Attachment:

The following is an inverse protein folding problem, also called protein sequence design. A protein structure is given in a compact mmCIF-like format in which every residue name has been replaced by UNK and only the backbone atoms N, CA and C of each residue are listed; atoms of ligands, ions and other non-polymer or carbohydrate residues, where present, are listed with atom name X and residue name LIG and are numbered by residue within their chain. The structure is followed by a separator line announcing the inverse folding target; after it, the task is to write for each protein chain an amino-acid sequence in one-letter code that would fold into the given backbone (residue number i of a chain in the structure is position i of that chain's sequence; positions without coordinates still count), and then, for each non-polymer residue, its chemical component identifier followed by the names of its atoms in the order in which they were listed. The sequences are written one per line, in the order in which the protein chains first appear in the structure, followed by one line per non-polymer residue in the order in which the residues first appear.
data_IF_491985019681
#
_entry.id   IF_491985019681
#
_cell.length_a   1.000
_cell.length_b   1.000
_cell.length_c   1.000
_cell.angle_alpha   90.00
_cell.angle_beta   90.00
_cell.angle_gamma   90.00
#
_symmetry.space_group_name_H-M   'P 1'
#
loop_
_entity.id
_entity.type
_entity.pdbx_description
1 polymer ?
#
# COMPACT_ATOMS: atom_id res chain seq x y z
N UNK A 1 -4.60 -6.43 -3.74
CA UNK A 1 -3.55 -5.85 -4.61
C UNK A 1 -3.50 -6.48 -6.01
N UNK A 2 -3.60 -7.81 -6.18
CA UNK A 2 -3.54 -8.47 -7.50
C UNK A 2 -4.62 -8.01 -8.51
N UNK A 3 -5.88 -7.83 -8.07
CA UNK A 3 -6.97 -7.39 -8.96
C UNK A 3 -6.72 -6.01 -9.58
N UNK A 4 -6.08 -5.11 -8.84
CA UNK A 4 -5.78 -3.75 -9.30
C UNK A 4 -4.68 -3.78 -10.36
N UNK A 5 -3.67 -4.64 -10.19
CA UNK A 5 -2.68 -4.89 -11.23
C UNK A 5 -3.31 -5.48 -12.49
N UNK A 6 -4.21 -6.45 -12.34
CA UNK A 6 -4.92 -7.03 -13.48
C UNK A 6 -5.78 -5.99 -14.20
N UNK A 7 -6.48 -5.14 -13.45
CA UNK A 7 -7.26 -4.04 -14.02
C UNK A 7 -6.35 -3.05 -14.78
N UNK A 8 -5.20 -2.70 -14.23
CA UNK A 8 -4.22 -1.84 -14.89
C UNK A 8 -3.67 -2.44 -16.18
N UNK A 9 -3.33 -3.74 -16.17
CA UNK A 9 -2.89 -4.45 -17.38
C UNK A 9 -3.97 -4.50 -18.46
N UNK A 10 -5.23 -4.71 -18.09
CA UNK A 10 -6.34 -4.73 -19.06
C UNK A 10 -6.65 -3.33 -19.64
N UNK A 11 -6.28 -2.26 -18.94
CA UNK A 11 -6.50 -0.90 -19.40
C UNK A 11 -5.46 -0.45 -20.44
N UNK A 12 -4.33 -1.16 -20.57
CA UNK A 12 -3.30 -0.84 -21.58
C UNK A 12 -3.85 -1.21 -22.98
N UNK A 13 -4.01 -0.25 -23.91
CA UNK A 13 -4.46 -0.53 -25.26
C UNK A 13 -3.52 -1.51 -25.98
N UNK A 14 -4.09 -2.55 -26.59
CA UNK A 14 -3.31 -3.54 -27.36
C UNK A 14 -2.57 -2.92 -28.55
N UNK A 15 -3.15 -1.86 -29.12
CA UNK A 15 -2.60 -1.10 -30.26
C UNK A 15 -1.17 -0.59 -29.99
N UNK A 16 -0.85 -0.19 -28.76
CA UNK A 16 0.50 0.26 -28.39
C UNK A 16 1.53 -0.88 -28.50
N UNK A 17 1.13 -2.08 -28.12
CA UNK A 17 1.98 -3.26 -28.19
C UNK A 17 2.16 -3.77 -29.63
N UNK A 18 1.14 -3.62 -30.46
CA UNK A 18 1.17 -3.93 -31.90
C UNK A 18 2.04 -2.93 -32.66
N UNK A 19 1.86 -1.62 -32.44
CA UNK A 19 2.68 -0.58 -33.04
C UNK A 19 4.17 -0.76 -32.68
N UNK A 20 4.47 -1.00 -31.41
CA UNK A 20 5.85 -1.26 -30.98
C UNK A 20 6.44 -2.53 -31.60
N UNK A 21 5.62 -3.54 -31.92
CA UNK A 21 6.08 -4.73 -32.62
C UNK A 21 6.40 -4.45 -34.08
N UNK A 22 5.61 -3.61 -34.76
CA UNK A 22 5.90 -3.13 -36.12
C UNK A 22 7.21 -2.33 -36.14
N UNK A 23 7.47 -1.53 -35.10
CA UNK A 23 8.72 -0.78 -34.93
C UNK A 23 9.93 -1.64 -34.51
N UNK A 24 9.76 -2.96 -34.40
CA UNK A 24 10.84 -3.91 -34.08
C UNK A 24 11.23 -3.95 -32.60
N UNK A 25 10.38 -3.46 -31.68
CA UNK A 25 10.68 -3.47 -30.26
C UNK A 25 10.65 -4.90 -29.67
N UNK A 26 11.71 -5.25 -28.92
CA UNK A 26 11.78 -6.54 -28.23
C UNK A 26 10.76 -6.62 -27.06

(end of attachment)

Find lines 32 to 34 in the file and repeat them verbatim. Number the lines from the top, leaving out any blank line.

CA UNK A 4 -5.78 -3.75 -9.30
C UNK A 4 -4.68 -3.78 -10.36
N UNK A 5 -3.67 -4.64 -10.19